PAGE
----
Why I believe the US is the Beast: Beast #3

Why I believe the US is the Beast: Beast #3 October 2, 2023

The Apotheosis of Washington adorns the ceiling of the rotunda in the US Congress. It depicts the rising of Washington to heaven flanked by Lady Liberty and Lady Victory.

In my last 2 posts, I suggested that the Western (American) church is in bed with the Beast. Of course, I wish to reiterate that I am not saying that all Christians in America are bad, corrupt, or unbelievers. What I am saying is that the American church has largely (and “largely” is a relative term) fallen prey to the Beast.

In my first post, I gave 4 reasons why I believe that we are in bed with the Beast: which, in summary form are:

  1. As Ezekiel says, “We are wealthy and comfortable and we neglect the poor and the needy.”
  2. We justify our wealth as something we earned and deserve, and we condemn those who have nothing as lazy.
  3. Our condemnation of the poor is used as a justification for our lack of care for them.
  4. We have aligned ourselves with the Beast.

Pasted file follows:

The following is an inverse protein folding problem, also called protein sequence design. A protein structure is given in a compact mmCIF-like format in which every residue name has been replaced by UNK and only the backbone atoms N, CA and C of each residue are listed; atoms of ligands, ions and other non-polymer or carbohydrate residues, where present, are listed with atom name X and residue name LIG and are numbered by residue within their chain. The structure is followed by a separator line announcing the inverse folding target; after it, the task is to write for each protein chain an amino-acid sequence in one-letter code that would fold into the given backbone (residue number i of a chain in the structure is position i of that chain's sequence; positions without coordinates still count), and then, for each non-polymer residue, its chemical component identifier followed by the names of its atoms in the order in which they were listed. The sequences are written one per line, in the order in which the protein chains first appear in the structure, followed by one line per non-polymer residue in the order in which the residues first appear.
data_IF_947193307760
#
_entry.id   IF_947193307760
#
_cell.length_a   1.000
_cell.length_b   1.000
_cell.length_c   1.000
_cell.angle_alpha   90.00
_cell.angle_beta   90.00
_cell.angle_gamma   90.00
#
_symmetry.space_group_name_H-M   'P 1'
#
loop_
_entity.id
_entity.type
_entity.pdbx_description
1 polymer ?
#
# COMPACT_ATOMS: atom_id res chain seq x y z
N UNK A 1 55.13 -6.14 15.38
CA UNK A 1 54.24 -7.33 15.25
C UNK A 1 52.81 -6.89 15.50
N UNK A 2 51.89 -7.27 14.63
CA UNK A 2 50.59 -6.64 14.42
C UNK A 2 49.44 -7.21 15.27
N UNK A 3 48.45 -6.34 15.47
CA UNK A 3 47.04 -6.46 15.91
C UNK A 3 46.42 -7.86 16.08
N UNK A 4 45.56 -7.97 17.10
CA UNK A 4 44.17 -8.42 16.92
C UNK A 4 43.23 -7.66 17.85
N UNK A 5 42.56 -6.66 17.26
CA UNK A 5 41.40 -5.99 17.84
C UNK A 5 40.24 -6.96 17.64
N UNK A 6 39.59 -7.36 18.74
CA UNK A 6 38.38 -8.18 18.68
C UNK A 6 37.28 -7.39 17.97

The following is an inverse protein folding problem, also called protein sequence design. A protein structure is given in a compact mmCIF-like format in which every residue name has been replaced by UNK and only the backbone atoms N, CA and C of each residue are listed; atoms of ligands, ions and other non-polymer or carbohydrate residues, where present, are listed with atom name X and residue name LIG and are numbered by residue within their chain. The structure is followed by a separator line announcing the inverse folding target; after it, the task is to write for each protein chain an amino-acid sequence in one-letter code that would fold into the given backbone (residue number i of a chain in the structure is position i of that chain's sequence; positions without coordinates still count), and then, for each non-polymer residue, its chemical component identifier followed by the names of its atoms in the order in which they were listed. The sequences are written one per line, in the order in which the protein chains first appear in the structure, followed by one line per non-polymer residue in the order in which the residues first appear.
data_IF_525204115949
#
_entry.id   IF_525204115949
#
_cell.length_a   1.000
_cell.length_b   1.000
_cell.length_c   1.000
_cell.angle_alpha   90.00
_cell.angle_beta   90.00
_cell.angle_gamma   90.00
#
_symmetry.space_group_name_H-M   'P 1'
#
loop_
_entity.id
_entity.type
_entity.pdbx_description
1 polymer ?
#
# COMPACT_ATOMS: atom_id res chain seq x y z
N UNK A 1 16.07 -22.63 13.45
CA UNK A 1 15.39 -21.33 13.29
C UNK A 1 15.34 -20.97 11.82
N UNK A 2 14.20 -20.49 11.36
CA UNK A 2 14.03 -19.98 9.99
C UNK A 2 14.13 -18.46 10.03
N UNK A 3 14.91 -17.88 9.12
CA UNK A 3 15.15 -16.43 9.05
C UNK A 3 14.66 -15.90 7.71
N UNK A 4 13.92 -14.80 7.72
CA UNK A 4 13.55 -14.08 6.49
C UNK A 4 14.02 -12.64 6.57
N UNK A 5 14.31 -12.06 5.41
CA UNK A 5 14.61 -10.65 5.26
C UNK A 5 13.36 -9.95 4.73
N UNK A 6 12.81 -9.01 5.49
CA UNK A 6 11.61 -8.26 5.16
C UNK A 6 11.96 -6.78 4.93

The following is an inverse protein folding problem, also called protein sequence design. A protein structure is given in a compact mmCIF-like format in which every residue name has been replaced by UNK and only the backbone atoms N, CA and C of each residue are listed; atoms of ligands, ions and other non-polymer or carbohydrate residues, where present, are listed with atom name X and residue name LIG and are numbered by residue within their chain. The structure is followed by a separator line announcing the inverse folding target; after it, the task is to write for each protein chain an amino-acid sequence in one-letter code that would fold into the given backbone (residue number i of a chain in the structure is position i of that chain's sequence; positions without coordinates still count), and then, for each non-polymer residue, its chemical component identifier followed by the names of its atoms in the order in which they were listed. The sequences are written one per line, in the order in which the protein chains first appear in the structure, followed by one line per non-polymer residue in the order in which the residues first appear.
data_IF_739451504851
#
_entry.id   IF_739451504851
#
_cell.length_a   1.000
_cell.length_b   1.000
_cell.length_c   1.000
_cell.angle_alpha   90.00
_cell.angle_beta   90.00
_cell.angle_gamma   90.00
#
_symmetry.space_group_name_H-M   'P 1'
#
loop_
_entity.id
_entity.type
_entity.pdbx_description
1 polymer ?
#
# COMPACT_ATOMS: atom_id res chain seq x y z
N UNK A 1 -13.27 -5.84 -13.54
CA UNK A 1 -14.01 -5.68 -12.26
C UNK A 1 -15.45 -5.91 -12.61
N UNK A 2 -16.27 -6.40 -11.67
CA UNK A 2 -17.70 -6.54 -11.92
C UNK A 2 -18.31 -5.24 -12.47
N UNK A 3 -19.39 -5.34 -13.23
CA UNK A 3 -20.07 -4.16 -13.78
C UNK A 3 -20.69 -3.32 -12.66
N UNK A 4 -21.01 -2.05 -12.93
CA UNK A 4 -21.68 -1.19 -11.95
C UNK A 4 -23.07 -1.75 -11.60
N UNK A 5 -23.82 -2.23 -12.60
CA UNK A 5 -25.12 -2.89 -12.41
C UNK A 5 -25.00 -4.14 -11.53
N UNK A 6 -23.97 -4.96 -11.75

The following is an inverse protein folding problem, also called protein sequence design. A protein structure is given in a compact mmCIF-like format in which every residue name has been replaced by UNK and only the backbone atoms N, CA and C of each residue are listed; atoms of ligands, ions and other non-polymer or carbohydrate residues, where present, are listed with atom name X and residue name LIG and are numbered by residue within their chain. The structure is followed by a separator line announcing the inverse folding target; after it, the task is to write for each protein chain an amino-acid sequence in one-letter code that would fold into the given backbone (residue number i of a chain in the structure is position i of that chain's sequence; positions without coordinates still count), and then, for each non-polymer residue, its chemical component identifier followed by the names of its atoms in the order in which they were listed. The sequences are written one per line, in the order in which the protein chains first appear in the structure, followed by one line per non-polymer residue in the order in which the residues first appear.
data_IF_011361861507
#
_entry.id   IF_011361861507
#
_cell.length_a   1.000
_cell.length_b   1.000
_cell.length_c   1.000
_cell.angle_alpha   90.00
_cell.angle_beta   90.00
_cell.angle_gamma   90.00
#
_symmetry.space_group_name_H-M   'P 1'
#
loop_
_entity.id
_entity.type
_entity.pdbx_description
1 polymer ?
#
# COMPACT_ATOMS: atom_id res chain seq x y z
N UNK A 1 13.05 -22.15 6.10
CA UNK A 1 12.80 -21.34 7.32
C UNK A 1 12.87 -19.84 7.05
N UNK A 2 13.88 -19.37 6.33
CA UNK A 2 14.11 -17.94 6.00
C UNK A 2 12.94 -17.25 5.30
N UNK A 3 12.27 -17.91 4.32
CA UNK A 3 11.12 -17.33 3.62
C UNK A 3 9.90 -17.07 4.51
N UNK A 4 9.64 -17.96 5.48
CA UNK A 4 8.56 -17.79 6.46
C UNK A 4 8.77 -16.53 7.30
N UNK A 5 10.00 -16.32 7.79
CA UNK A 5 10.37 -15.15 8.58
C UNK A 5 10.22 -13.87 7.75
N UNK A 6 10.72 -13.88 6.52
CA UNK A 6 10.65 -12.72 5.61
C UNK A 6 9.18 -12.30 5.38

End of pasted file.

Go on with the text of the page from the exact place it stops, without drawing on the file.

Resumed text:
You might find my list of 4 items odd. But I assure you that they are vital elements of Empire—which I am calling “the Beast.”

In my last post, I responded to some potential criticisms: such as, I must hate the church; and, I must hate America—both of which are ludicrous—especially the notion that I hate the church (see my book Understanding the NT and the End Times for evidence of my extremely high view of the Church).

in this book, I propose that the end times have begun in Jesus and why this matters for us today

The US is the Beast?

What about the assertion that the US is the Beast? In this post and the ones to follow, I will attempt to point out why I believe that the US is the Beast.

Of course, I should be clear: the US is not the only Beast. As I have written, (see blog post, “Who/what is the Beast”) all nations are ultimately the Beast. The US, in other words, is the Beast because it is a nation. It is, in one sense, no more the Beast than Chile.

Therefore, we align ourselves with the Beast when we align ourselves with the US.